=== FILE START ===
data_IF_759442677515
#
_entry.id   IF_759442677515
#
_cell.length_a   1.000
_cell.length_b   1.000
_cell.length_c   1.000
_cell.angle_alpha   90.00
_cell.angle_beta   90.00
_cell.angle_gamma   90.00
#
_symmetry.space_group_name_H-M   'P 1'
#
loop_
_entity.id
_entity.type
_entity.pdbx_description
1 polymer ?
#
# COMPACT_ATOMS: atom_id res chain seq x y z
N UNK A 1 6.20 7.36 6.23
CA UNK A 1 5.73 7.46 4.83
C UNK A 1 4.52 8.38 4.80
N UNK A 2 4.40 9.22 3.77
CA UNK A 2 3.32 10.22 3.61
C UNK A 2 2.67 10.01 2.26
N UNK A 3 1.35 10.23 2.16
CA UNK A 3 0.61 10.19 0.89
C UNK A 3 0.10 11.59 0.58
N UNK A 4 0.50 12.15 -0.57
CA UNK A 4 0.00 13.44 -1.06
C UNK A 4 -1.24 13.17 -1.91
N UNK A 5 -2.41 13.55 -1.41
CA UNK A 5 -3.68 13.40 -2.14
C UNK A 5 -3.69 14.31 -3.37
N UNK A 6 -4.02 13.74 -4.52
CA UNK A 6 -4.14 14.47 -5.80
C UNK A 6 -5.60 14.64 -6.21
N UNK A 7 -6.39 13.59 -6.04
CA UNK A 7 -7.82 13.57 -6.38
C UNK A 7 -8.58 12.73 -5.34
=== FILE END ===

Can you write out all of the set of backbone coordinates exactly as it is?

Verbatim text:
data_IF_759442677515
#
_entry.id   IF_759442677515
#
_cell.length_a   1.000
_cell.length_b   1.000
_cell.length_c   1.000
_cell.angle_alpha   90.00
_cell.angle_beta   90.00
_cell.angle_gamma   90.00
#
_symmetry.space_group_name_H-M   'P 1'
#
loop_
_entity.id
_entity.type
_entity.pdbx_description
1 polymer ?
#
# COMPACT_ATOMS: atom_id res chain seq x y z
N UNK A 1 6.20 7.36 6.23
CA UNK A 1 5.73 7.46 4.83
C UNK A 1 4.52 8.38 4.80
N UNK A 2 4.40 9.22 3.77
CA UNK A 2 3.32 10.22 3.61
C UNK A 2 2.67 10.01 2.26
N UNK A 3 1.35 10.23 2.16
CA UNK A 3 0.61 10.19 0.89
C UNK A 3 0.10 11.59 0.58
N UNK A 4 0.50 12.15 -0.57
CA UNK A 4 0.00 13.44 -1.06
C UNK A 4 -1.24 13.17 -1.91
N UNK A 5 -2.41 13.55 -1.41
CA UNK A 5 -3.68 13.40 -2.14
C UNK A 5 -3.69 14.31 -3.37
N UNK A 6 -4.02 13.74 -4.52
CA UNK A 6 -4.14 14.47 -5.80
C UNK A 6 -5.60 14.64 -6.21
N UNK A 7 -6.39 13.59 -6.04
CA UNK A 7 -7.82 13.57 -6.38
C UNK A 7 -8.58 12.73 -5.34